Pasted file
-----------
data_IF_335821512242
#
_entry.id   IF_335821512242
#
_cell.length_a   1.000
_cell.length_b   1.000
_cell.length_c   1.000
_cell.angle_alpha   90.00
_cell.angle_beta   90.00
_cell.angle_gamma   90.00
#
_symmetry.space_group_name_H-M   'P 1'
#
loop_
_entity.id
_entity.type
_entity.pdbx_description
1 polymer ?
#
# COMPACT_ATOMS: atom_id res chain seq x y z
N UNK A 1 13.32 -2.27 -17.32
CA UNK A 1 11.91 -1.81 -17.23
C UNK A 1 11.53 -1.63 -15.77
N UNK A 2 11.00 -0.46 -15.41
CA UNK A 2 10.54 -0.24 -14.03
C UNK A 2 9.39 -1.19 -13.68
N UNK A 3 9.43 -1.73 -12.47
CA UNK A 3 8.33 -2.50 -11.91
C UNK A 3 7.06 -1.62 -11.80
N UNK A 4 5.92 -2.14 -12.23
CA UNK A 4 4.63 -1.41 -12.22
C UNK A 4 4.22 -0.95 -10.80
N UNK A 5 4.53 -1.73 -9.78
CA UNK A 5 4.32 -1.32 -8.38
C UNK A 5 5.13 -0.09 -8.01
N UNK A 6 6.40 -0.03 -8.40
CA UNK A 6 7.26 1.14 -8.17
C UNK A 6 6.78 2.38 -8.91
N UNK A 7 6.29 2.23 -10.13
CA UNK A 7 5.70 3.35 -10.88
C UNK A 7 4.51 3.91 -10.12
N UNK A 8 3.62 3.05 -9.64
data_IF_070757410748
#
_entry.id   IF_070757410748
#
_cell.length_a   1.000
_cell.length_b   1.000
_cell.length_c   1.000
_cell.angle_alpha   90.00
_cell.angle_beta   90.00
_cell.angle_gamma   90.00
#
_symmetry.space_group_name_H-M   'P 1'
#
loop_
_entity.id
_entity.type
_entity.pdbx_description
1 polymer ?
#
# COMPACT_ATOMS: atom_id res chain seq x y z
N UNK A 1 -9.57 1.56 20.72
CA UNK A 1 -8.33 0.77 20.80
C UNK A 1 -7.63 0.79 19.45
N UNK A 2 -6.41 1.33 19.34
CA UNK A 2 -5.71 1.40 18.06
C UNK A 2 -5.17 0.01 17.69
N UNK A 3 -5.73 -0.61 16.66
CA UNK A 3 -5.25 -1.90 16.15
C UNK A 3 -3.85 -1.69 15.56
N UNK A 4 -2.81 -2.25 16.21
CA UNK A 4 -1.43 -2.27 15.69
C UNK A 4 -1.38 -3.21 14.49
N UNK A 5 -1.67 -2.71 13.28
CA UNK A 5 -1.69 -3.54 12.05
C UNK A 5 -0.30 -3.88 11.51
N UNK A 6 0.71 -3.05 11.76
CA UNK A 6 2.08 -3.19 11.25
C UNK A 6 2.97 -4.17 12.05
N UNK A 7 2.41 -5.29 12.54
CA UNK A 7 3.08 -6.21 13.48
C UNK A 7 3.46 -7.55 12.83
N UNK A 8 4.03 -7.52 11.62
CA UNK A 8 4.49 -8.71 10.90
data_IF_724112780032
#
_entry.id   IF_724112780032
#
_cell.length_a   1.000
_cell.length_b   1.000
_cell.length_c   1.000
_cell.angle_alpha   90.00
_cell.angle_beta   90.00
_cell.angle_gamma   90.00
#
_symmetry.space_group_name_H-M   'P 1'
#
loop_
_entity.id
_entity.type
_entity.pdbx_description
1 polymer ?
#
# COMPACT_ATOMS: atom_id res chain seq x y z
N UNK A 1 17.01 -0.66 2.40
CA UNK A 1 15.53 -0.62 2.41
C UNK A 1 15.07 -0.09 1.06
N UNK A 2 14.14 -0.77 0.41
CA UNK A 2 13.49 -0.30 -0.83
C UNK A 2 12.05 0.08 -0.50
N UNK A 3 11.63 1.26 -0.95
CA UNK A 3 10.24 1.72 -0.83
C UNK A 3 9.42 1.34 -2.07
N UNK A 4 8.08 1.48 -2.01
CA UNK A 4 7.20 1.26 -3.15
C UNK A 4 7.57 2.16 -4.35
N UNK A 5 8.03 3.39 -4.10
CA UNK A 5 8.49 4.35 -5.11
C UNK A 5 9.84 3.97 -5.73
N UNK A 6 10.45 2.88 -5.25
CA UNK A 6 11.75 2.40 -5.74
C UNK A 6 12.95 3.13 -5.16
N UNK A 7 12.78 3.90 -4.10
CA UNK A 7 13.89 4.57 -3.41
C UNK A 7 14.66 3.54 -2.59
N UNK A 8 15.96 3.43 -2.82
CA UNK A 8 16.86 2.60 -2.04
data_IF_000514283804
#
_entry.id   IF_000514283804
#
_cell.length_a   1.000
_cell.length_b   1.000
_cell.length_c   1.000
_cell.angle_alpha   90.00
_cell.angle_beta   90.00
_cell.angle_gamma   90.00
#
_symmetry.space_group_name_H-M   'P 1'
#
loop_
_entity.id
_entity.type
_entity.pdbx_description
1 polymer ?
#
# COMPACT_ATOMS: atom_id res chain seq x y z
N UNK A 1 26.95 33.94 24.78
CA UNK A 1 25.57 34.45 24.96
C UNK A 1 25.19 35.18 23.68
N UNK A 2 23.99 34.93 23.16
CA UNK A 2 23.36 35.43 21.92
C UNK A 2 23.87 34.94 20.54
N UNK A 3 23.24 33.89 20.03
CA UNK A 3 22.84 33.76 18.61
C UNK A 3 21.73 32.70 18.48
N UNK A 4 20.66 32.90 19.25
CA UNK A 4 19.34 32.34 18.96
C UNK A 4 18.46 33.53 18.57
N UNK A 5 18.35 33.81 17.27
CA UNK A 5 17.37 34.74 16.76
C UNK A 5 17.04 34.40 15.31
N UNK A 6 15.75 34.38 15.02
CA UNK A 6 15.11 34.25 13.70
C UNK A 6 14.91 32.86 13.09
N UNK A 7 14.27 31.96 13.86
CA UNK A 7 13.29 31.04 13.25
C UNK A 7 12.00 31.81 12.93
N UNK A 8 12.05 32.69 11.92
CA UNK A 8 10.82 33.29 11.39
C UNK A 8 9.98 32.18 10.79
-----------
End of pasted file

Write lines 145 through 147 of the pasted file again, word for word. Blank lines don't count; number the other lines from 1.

_entity.pdbx_description
1 polymer ?
#